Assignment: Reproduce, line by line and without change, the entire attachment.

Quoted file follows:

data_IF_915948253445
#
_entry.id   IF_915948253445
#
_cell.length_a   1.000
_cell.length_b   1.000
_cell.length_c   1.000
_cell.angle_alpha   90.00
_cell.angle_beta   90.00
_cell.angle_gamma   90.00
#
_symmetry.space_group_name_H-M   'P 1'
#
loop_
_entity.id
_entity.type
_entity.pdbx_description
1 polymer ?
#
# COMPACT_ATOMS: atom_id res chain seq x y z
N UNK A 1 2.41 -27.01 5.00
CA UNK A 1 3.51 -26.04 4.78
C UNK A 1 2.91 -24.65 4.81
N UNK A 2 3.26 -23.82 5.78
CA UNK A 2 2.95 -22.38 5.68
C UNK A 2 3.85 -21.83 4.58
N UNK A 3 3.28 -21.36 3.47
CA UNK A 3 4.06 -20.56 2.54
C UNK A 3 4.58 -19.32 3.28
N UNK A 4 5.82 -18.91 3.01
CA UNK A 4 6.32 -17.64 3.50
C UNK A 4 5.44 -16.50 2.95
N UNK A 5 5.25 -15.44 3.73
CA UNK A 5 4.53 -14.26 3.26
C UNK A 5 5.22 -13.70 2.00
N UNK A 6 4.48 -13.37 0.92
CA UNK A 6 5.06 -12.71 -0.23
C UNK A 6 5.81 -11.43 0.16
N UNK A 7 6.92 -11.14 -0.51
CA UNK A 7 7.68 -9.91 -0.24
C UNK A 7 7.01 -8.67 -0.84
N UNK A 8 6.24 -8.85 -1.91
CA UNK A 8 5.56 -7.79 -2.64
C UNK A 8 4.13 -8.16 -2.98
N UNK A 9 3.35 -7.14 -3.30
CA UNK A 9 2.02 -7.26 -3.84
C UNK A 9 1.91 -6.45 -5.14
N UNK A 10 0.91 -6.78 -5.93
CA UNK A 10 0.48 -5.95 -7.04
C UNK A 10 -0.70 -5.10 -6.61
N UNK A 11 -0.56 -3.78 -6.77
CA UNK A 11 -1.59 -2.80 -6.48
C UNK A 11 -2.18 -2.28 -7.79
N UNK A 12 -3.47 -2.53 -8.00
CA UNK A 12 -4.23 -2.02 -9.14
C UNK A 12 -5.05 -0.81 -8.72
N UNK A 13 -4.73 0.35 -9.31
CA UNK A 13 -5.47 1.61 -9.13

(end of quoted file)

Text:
data_IF_915948253445
#
_entry.id   IF_915948253445
#
_cell.length_a   1.000
_cell.length_b   1.000
_cell.length_c   1.000
_cell.angle_alpha   90.00
_cell.angle_beta   90.00
_cell.angle_gamma   90.00
#
_symmetry.space_group_name_H-M   'P 1'
#
loop_
_entity.id
_entity.type
_entity.pdbx_description
1 polymer ?
#
# COMPACT_ATOMS: atom_id res chain seq x y z
N UNK A 1 2.41 -27.01 5.00
CA UNK A 1 3.51 -26.04 4.78
C UNK A 1 2.91 -24.65 4.81
N UNK A 2 3.26 -23.82 5.78
CA UNK A 2 2.95 -22.38 5.68
C UNK A 2 3.85 -21.83 4.58
N UNK A 3 3.28 -21.36 3.47
CA UNK A 3 4.06 -20.56 2.54
C UNK A 3 4.58 -19.32 3.28
N UNK A 4 5.82 -18.91 3.01
CA UNK A 4 6.32 -17.64 3.50
C UNK A 4 5.44 -16.50 2.95
N UNK A 5 5.25 -15.44 3.73
CA UNK A 5 4.53 -14.26 3.26
C UNK A 5 5.22 -13.70 2.00
N UNK A 6 4.48 -13.37 0.92
CA UNK A 6 5.06 -12.71 -0.23
C UNK A 6 5.81 -11.43 0.16
N UNK A 7 6.92 -11.14 -0.51
CA UNK A 7 7.68 -9.91 -0.24
C UNK A 7 7.01 -8.67 -0.84
N UNK A 8 6.24 -8.85 -1.91
CA UNK A 8 5.56 -7.79 -2.64
C UNK A 8 4.13 -8.16 -2.98
N UNK A 9 3.35 -7.14 -3.30
CA UNK A 9 2.02 -7.26 -3.84
C UNK A 9 1.91 -6.45 -5.14
N UNK A 10 0.91 -6.78 -5.93
CA UNK A 10 0.48 -5.95 -7.04
C UNK A 10 -0.70 -5.10 -6.61
N UNK A 11 -0.56 -3.78 -6.77
CA UNK A 11 -1.59 -2.80 -6.48
C UNK A 11 -2.18 -2.28 -7.79
N UNK A 12 -3.47 -2.53 -8.00
CA UNK A 12 -4.23 -2.02 -9.14
C UNK A 12 -5.05 -0.81 -8.72
N UNK A 13 -4.73 0.35 -9.31
CA UNK A 13 -5.47 1.61 -9.13